The power supply may be defective or damaged. In short-circuited-component cases, the power supply may still be damaged even when the shorted board at most fault is replaced. So very often either two, or three even, of the boards must be replaced.
However, if the 'shorted and not staying On' behavior continues, the shorted component is either not replaced, or still connected to the power supply and draining power from it to excess.
And no, I shouldn't pretend that these sort of cases are easy. They aren't. But they can be gotten through, with an intelligent-enough approach.
One very crude approach to diagnosis is to unplug everything from the power supply, pretty much, and see if it stays On, then connect one board up, wait a bit to see how that affects things, then another board, and so forth until one board, connected up, causes the TV to shut Off. I don't recommend this... but if other approaches have failed, it may provide an indication.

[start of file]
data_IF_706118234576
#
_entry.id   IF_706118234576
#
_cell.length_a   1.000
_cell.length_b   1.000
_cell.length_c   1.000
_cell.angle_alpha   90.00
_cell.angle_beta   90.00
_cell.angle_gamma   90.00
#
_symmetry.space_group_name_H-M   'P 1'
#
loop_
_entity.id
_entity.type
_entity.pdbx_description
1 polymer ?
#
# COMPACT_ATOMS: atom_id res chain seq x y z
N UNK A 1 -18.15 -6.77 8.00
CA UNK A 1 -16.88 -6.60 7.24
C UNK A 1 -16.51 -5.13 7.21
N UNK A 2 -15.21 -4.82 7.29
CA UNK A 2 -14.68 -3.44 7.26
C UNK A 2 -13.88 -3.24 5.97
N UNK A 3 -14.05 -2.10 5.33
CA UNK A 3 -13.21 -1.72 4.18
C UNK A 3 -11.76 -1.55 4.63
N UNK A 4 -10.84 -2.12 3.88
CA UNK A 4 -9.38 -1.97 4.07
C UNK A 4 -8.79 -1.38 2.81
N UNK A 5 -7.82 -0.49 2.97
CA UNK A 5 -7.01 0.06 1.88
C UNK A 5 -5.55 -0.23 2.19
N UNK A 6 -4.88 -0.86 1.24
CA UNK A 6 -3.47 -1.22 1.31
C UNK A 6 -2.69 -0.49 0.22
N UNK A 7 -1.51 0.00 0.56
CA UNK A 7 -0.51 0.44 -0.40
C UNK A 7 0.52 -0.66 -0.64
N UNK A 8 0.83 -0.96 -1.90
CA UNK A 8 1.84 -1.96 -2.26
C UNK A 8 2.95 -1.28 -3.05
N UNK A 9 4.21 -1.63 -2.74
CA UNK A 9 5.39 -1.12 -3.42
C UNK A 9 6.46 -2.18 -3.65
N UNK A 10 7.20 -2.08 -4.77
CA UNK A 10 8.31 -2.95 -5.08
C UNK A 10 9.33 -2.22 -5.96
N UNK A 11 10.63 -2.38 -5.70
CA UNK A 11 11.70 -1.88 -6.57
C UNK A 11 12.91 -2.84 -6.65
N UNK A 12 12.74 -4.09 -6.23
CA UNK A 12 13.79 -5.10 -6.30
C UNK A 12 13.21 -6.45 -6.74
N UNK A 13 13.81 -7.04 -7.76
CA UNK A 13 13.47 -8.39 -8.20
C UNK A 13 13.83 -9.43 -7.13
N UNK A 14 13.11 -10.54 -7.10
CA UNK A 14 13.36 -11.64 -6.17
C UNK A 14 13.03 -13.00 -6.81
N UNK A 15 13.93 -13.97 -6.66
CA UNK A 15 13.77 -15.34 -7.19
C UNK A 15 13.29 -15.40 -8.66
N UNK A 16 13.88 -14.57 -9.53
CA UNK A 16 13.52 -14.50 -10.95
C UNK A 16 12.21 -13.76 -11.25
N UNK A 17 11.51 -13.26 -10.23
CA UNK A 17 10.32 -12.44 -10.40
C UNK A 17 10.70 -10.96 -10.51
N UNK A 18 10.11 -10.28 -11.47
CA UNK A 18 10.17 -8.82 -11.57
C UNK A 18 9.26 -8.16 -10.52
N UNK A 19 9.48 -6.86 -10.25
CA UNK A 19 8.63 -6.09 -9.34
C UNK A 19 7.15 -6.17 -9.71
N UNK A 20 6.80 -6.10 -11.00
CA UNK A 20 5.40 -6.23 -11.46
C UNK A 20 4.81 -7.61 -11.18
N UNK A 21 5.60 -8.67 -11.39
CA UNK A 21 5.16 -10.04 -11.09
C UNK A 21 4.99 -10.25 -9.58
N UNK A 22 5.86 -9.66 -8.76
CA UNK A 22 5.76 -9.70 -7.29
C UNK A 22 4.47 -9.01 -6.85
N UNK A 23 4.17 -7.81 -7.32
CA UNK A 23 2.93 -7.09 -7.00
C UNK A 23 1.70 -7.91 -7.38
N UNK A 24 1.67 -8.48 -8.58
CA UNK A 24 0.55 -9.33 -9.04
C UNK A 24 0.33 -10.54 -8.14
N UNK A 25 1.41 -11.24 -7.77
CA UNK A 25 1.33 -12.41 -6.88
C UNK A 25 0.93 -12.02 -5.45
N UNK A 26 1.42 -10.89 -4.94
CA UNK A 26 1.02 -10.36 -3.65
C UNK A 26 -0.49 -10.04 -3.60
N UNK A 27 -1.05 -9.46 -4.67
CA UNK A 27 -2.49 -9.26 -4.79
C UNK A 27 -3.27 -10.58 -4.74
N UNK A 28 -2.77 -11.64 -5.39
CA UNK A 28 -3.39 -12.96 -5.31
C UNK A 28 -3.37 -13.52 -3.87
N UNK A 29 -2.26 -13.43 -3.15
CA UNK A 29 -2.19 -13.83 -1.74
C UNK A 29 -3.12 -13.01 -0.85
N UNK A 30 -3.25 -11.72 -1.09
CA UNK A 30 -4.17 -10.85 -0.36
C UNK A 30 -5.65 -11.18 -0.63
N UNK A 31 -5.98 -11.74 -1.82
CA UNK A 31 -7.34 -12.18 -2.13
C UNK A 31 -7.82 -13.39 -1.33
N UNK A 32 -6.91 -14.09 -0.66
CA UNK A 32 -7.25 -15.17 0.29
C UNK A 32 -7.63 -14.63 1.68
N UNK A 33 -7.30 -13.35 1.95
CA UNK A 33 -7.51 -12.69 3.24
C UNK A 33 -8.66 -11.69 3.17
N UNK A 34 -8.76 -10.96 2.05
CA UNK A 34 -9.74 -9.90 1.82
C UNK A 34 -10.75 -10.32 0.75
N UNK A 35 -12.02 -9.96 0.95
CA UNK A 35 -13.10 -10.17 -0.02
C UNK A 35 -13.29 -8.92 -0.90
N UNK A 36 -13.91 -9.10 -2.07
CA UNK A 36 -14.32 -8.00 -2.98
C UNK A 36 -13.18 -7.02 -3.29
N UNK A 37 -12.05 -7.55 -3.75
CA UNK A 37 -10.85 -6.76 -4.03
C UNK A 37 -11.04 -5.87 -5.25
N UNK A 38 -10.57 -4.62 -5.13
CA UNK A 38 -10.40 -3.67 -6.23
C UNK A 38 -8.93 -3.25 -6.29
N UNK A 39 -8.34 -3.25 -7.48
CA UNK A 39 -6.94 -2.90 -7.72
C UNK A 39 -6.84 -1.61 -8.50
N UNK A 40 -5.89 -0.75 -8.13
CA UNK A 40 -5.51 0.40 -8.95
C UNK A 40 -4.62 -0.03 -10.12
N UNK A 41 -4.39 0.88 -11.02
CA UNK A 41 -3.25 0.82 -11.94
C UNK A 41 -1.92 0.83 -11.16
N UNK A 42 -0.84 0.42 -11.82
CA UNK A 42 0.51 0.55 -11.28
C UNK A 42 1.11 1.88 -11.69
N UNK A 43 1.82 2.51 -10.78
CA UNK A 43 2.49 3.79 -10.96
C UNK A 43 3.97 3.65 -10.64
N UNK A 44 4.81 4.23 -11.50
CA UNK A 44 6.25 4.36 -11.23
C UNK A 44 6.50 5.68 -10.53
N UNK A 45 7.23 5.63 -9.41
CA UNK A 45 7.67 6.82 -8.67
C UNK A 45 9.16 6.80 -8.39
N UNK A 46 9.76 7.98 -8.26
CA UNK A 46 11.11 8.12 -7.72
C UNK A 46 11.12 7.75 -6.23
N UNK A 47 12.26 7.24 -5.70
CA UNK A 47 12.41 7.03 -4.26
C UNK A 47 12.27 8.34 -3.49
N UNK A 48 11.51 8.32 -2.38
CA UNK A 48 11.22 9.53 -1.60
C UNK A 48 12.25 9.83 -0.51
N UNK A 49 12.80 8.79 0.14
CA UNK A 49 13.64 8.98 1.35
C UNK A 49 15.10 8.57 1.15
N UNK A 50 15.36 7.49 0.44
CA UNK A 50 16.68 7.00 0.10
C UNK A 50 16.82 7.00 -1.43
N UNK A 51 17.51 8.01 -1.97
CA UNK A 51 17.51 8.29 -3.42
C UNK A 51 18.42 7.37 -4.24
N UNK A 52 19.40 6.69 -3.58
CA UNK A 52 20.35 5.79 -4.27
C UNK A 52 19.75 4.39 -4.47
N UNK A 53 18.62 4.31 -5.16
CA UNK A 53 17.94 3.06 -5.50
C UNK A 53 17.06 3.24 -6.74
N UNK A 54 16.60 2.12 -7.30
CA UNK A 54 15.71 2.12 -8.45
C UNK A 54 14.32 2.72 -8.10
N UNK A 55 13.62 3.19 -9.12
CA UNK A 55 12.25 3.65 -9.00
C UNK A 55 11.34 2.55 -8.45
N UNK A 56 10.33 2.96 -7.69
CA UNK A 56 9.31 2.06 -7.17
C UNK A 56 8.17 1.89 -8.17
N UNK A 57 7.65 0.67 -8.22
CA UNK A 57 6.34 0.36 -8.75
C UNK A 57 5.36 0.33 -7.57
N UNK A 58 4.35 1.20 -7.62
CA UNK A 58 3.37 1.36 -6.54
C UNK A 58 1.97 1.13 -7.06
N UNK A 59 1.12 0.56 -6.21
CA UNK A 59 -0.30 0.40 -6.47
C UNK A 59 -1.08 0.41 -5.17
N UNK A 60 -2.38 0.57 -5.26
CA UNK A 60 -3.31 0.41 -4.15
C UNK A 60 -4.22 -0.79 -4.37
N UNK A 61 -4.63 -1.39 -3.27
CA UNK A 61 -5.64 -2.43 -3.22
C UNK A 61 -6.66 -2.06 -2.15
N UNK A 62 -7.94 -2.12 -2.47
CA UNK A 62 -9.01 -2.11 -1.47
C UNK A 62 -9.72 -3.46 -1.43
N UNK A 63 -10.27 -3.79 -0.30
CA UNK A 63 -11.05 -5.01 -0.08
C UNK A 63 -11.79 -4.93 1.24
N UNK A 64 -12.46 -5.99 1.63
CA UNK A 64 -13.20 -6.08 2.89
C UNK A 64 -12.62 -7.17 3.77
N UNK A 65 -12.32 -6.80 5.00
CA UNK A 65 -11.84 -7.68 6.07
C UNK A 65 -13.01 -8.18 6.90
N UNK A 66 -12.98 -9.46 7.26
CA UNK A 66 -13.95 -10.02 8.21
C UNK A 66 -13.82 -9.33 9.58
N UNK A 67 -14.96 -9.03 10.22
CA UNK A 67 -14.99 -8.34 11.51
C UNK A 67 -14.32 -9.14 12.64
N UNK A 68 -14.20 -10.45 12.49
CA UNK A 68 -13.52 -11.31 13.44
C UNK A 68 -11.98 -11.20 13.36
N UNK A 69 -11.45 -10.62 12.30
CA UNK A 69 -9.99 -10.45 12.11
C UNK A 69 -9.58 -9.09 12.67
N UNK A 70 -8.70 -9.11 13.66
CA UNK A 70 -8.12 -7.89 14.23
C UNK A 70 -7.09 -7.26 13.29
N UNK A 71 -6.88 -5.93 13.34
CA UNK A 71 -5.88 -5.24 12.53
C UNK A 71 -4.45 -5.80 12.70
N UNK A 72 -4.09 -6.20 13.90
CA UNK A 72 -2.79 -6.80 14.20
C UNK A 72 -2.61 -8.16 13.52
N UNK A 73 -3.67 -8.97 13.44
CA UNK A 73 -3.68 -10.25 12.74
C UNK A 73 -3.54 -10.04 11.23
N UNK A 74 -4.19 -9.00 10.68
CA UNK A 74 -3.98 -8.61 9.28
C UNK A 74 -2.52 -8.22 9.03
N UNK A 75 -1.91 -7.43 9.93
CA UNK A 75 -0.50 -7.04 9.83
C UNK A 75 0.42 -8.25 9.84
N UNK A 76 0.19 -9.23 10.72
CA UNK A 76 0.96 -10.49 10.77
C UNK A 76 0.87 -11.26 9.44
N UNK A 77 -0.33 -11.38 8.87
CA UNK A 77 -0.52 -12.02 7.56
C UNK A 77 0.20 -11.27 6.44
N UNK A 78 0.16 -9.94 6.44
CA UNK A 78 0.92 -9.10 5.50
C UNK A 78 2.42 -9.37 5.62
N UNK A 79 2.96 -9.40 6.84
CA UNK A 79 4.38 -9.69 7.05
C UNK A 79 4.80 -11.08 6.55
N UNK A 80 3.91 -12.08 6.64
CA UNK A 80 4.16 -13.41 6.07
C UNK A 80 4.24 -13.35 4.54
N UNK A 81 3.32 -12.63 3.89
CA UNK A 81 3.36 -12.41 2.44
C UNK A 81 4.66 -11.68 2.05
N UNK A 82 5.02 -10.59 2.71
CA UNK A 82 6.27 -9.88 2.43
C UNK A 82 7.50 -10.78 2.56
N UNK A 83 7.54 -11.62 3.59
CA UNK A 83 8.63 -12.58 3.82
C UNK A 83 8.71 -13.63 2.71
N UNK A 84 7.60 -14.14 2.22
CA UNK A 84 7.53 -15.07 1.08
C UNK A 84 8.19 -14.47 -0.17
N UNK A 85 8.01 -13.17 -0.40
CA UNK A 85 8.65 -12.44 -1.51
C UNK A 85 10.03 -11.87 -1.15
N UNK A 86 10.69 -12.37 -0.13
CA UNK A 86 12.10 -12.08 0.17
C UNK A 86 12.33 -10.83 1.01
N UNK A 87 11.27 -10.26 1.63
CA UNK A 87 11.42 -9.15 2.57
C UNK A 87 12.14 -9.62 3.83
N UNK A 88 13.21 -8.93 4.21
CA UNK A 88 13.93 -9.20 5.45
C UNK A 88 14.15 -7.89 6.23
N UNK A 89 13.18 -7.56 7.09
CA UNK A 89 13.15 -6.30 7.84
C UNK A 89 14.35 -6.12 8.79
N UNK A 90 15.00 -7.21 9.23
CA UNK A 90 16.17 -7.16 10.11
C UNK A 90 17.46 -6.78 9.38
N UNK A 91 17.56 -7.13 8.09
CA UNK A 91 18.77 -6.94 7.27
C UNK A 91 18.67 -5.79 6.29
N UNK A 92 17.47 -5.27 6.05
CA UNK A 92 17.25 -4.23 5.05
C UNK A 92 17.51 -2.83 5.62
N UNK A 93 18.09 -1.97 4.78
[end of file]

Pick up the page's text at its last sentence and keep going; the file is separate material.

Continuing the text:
Have you examined all boards on the TV quite thoroughly, component-by-component? visual inspection cannot find everything of course, but a burnt-out component will have a brown spot on the other side of the circuit board, or will look melted/heated a bit; also, capacitors that are leaking, or the top is bulging, need replacing beyond question.